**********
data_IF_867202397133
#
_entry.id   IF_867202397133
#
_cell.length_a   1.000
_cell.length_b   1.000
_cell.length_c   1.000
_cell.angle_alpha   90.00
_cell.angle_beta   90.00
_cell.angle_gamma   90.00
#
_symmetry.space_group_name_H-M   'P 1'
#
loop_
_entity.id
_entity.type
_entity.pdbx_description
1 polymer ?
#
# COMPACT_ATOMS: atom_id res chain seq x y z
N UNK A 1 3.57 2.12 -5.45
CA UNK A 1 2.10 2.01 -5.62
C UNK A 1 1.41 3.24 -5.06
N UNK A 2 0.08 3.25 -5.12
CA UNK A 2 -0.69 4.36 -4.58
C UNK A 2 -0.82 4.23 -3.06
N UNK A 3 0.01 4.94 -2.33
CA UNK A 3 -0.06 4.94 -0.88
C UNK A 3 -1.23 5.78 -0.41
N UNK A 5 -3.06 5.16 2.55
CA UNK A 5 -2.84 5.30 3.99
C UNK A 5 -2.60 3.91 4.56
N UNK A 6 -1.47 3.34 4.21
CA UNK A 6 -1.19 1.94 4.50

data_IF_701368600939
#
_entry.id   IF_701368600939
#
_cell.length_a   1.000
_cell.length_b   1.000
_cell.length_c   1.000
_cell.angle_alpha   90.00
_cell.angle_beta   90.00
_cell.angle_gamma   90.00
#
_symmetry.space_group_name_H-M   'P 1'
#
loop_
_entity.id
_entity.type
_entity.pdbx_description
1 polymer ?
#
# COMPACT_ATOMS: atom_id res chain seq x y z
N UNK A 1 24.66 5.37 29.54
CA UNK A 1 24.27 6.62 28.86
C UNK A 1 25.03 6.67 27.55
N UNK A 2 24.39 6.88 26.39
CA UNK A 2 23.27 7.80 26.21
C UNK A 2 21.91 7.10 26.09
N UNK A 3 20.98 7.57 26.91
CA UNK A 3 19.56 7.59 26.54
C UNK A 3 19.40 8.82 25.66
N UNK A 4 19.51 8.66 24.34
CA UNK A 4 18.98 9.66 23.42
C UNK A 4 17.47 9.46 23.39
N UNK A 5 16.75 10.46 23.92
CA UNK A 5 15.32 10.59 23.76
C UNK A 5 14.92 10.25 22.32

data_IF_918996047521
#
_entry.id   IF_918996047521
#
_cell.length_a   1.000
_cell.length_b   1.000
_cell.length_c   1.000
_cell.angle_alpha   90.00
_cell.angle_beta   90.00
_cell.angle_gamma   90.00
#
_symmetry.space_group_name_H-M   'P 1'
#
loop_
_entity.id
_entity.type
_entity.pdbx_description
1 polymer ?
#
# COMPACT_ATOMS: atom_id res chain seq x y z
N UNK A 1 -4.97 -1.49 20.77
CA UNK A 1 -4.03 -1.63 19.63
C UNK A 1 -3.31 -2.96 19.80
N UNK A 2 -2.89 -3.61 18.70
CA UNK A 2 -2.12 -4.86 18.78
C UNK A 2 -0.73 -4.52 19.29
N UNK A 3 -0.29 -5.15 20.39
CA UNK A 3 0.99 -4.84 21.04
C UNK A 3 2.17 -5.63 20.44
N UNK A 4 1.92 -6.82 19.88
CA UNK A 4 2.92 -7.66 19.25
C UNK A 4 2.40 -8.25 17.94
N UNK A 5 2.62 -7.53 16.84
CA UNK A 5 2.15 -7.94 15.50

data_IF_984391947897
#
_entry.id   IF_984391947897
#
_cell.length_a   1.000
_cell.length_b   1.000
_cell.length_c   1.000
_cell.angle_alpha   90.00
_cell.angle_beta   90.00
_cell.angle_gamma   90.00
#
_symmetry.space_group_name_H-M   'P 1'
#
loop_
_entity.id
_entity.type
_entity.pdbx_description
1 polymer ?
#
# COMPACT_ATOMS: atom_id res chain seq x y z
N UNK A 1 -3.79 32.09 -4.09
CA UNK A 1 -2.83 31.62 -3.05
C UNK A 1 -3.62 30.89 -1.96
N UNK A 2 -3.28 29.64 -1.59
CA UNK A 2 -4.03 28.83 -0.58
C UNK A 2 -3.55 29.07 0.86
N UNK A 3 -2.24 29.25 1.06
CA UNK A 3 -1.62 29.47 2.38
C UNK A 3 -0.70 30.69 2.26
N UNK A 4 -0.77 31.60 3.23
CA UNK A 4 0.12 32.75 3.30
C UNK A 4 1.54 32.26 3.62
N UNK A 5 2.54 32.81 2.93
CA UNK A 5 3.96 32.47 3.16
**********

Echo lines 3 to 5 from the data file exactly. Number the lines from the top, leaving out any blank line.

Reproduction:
_entry.id   IF_867202397133
#
_cell.length_a   1.000